My first attempt in 1954 encouraged me to try again in 1955. I took the first cuttings on July 12, 1954. The spring and early summer were extremely hot and dry in our section and the new growth was quite firm by this time, which probably accounted for the low percentage of rooting. Of 50 cuttings, only one rooted.

On June 23, 1955 I took 50 more cuttings. They were tip cuttings about 6 inches in length, and cut just below a node and were quite soft when taken, I removed the foliage from the lower half of the cuttings. Having used no treatment the previous year I decided to try them again with no treatment as I had noticed the other cuttings were quite heavily calloused by late summer.

The rooting medium used was one I have used for a number of years with good


Author: William Flemer III

PP: 44

The propagation of Sophora japonica by budding is by no means new to the nursery world. Back in the days of our Victorian ancestors when grotesque horticultural "novelties" were popular no matter how peculiar looking, it was common practice to bud Sophora japonica pendula on six or seven foot stems. This produced a tree similar to the weeping Ash (Fraxinus excelsior pendula) and certainly its equal in ugliness. Two more useful forms, Sophora jap. columnaris which was narrow and pyramidal in form and Sophora japonica violaces with lavander colored flowers, were also budded, but these have long since disappeared from the trade and have apparently been lost.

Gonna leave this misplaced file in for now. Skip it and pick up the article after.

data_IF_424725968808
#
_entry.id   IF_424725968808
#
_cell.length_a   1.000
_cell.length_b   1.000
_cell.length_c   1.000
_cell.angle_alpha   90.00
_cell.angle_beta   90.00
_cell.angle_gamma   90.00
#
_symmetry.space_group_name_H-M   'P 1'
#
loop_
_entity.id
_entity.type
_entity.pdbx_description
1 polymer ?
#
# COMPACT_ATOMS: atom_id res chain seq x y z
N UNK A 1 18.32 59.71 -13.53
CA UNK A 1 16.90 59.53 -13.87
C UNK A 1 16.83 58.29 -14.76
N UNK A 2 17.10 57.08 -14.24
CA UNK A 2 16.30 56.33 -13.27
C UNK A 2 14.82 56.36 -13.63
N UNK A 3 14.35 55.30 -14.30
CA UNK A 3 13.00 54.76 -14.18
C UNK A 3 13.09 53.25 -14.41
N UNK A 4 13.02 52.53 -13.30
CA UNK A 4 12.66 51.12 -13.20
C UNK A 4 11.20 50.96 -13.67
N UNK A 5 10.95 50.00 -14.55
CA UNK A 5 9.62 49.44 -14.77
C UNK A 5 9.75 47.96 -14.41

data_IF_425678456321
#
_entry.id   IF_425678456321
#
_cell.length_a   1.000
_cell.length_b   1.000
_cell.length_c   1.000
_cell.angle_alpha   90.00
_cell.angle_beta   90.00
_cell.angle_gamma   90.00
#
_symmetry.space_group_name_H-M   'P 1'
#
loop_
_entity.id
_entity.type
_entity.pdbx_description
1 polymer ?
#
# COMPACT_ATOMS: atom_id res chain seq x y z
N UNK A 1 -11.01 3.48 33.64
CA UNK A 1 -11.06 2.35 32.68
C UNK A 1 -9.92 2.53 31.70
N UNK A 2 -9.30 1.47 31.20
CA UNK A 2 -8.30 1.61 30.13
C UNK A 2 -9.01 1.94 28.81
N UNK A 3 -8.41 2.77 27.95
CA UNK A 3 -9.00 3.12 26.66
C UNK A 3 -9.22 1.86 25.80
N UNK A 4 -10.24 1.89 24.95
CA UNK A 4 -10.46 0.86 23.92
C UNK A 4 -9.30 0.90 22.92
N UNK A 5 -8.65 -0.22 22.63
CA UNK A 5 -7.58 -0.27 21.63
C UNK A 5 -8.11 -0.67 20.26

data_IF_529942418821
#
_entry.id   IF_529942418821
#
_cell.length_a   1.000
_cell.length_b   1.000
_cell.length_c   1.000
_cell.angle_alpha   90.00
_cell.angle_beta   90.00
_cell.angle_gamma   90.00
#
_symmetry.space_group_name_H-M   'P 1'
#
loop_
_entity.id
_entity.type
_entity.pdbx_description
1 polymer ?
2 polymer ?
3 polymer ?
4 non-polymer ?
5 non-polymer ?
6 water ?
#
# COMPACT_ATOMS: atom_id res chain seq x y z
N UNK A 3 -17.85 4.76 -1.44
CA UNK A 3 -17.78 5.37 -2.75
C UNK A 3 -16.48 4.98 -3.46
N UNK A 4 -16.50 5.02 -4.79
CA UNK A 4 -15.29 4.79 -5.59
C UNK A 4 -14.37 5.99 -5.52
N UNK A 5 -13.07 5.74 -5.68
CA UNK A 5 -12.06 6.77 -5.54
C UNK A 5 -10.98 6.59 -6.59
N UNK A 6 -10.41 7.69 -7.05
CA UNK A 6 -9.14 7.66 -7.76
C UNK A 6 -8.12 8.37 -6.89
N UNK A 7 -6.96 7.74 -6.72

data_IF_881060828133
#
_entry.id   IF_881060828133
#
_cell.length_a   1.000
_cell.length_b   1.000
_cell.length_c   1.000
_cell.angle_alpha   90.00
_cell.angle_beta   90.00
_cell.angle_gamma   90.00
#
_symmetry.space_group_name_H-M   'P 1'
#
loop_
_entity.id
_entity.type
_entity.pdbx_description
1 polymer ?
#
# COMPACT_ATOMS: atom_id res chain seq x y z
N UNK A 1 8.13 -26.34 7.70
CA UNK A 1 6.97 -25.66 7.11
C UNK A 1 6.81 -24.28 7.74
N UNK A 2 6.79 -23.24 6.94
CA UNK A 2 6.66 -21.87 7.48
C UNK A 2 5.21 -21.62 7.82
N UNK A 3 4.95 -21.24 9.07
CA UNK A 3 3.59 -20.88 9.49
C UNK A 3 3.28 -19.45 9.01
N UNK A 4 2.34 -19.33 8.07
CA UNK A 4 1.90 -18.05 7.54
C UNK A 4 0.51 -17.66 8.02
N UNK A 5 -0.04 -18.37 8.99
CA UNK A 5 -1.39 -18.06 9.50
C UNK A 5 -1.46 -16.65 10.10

For many years Sophora was just another rather rare leguminous tree only occasionally used as a lawn specimen, usually on some Landscape Architect's specification. With the arrival of various serious tree diseases on the national scene, most of these lesser known trees were subjected to more careful scrutiny in the search for better shade


Author: H.A. Barnes

PP: 46